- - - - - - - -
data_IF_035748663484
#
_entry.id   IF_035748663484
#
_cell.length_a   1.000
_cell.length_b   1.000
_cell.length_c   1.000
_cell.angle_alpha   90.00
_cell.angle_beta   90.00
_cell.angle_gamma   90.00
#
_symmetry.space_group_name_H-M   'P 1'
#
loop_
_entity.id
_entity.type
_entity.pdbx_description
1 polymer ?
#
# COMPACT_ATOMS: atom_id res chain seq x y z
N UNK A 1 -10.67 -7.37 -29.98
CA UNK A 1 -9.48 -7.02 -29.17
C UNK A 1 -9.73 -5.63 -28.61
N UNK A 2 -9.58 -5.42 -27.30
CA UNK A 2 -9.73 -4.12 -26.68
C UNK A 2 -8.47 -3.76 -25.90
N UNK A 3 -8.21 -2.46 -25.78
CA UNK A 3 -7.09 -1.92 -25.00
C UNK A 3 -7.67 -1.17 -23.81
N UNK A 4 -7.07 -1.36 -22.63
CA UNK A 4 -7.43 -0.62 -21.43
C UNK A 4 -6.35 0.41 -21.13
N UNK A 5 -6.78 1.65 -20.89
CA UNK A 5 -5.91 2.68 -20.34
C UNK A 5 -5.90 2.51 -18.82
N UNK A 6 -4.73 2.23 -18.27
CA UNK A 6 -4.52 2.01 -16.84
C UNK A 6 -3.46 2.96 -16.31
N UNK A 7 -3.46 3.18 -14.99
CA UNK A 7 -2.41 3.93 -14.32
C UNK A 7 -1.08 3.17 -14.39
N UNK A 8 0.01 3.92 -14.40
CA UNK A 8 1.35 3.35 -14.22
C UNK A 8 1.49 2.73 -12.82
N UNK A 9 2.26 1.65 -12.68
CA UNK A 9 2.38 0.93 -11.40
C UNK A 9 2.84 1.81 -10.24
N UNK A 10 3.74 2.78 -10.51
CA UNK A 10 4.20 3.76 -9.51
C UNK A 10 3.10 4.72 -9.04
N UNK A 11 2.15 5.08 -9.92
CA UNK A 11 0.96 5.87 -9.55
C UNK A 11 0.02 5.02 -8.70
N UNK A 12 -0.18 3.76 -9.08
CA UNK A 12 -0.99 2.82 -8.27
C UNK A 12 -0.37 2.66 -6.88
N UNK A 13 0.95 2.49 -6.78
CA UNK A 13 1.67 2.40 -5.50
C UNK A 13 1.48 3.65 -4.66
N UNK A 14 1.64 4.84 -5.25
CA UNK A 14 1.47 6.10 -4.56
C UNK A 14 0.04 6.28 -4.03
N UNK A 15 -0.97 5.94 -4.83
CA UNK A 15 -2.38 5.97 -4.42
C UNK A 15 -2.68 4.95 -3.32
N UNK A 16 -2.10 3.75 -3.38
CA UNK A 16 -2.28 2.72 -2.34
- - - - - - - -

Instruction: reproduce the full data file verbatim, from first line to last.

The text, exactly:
data_IF_035748663484
#
_entry.id   IF_035748663484
#
_cell.length_a   1.000
_cell.length_b   1.000
_cell.length_c   1.000
_cell.angle_alpha   90.00
_cell.angle_beta   90.00
_cell.angle_gamma   90.00
#
_symmetry.space_group_name_H-M   'P 1'
#
loop_
_entity.id
_entity.type
_entity.pdbx_description
1 polymer ?
#
# COMPACT_ATOMS: atom_id res chain seq x y z
N UNK A 1 -10.67 -7.37 -29.98
CA UNK A 1 -9.48 -7.02 -29.17
C UNK A 1 -9.73 -5.63 -28.61
N UNK A 2 -9.58 -5.42 -27.30
CA UNK A 2 -9.73 -4.12 -26.68
C UNK A 2 -8.47 -3.76 -25.90
N UNK A 3 -8.21 -2.46 -25.78
CA UNK A 3 -7.09 -1.92 -25.00
C UNK A 3 -7.67 -1.17 -23.81
N UNK A 4 -7.07 -1.36 -22.63
CA UNK A 4 -7.43 -0.62 -21.43
C UNK A 4 -6.35 0.41 -21.13
N UNK A 5 -6.78 1.65 -20.89
CA UNK A 5 -5.91 2.68 -20.34
C UNK A 5 -5.90 2.51 -18.82
N UNK A 6 -4.73 2.23 -18.27
CA UNK A 6 -4.52 2.01 -16.84
C UNK A 6 -3.46 2.96 -16.31
N UNK A 7 -3.46 3.18 -14.99
CA UNK A 7 -2.41 3.93 -14.32
C UNK A 7 -1.08 3.17 -14.39
N UNK A 8 0.01 3.92 -14.40
CA UNK A 8 1.35 3.35 -14.22
C UNK A 8 1.49 2.73 -12.82
N UNK A 9 2.26 1.65 -12.68
CA UNK A 9 2.38 0.93 -11.40
C UNK A 9 2.84 1.81 -10.24
N UNK A 10 3.74 2.78 -10.51
CA UNK A 10 4.20 3.76 -9.51
C UNK A 10 3.10 4.72 -9.04
N UNK A 11 2.15 5.08 -9.92
CA UNK A 11 0.96 5.87 -9.55
C UNK A 11 0.02 5.02 -8.70
N UNK A 12 -0.18 3.76 -9.08
CA UNK A 12 -0.99 2.82 -8.27
C UNK A 12 -0.37 2.66 -6.88
N UNK A 13 0.95 2.49 -6.78
CA UNK A 13 1.67 2.40 -5.50
C UNK A 13 1.48 3.65 -4.66
N UNK A 14 1.64 4.84 -5.25
CA UNK A 14 1.47 6.10 -4.56
C UNK A 14 0.04 6.28 -4.03
N UNK A 15 -0.97 5.94 -4.83
CA UNK A 15 -2.38 5.97 -4.42
C UNK A 15 -2.68 4.95 -3.32
N UNK A 16 -2.10 3.75 -3.38
CA UNK A 16 -2.28 2.72 -2.34